Image for Sho seiryu to (TJ-19)
Sho seiryu to (TJ-19)

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Background

  • Sho seiryu to, also known as TJ-19, is a Japanese herbal formula often used for short periods of time to ward off and help speed recovery from colds in the absence of fever. In Chinese, this same herbal formula is known as xiao qing long tang, and the indications for use are identical to that of sho seiryu to. Though these formulas have different spellings and pronunciations, they contain the same ingredients. The ingredients are equal proportions of licorice root, schizandra fruit, ephedra, cinnamon twig, ginger root, peony root, asarum herb, and pinella. Traditionally, eachdose of sho seiryu to contains 9g of each ingredient.
  • The origins of sho seiryu to and xiao qing long tang are in the traditional medical practices of Japan and China, respectively. This formula was first written about by Zhang Zhong Jing, known as the Chinese Hippocrates, in the Traditional Chinese Medicine (TCM) classic text Shang Han Lun (On Cold Damage) about 1,800 years ago. Traditional Japanese medicine developed a similar but separate tradition called Kampo. Kampo developed when the texts and medical theories were brought to the island from mainland China. In TCM, xiao qing long tang is usually prescribed after an acupuncture treatment. In Kampo, sho seiryu to may be used without an acupuncture treatment. This formula is generally not recommended for long-term use in Kampo or TCM.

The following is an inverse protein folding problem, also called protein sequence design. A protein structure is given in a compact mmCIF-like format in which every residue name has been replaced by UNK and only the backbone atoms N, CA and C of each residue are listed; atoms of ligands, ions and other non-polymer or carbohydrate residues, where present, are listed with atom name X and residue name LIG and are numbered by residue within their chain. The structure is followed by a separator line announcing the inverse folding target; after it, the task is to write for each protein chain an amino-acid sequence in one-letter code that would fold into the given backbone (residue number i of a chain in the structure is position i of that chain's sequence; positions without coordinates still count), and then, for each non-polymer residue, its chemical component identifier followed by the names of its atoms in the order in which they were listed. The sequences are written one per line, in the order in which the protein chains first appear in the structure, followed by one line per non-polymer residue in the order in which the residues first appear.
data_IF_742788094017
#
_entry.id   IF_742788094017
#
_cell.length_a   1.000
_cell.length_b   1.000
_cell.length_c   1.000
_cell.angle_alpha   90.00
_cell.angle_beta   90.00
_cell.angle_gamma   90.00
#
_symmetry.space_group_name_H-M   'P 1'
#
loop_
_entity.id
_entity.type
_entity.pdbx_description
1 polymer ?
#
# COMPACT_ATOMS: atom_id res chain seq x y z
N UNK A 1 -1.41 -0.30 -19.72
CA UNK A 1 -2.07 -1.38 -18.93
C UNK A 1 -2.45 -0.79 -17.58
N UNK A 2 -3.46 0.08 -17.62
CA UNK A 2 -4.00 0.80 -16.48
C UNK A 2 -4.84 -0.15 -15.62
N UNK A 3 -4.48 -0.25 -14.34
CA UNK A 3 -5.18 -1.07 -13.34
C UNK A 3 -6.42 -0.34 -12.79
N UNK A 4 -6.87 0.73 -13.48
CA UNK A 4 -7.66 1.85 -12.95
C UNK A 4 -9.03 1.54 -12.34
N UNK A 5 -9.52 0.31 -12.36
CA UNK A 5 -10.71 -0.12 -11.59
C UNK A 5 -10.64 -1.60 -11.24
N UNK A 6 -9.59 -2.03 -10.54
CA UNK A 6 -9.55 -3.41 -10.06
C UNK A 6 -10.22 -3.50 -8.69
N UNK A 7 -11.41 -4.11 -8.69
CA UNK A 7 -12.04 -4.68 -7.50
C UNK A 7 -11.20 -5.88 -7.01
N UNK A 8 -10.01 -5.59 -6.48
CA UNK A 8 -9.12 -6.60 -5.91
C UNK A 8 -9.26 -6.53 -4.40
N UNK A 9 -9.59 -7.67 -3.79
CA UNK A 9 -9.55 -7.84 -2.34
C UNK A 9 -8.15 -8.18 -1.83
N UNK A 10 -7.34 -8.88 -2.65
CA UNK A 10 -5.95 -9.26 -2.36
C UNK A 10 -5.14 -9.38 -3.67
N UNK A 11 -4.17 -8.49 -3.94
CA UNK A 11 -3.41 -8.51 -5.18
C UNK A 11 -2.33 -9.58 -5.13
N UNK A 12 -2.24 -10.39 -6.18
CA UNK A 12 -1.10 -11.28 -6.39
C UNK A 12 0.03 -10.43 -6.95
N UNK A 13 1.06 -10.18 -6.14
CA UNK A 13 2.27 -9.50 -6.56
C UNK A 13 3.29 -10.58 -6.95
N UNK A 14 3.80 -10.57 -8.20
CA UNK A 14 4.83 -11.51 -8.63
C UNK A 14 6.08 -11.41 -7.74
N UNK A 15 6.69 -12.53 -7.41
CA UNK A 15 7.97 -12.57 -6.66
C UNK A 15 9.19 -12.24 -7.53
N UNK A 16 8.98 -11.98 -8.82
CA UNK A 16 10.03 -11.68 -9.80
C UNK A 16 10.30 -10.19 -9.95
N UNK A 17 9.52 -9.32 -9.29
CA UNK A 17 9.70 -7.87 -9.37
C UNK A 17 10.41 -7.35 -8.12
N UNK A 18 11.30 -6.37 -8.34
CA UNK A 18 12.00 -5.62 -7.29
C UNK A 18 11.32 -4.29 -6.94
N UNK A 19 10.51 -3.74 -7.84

• The use of sho seiryu to and Xiao qing long tang are indicated in Kampo and TCM as a treatment for illness with symptoms of lethargy, aching muscles, swelling, coughing, aversion to cold, and excessive phlegm. It is a primary treatment for colds in China and Japan, as well as among practitioners in the Kampo and TCM traditions outside of the United States.
  • Western-style clinical trials on animals have shown that sho seiryu to may improve immune function and counteract the effects of asthma. Sho seiryu to has been the subject of many clinical trials, although high-quality studies in humans are lacking.
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Practice

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Theory/Evidence

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Safety

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Author Information

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References

Natural Standard developed the above evidence-based information based on a thorough systematic review of the available scientific articles. For comprehensive information about alternative and complementary therapies on the professional level, go to www.naturalstandard.com. Selected references are listed below.

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The information in this monograph is intended for informational purposes only, and is meant to help users better understand health concerns. Information is based on review of scientific research data, historical practice patterns, and clinical experience. This information should not be interpreted as specific medical advice. Users should consult with a qualified healthcare provider for specific questions regarding therapies, diagnosis and/or health conditions, prior to making therapeutic decisions.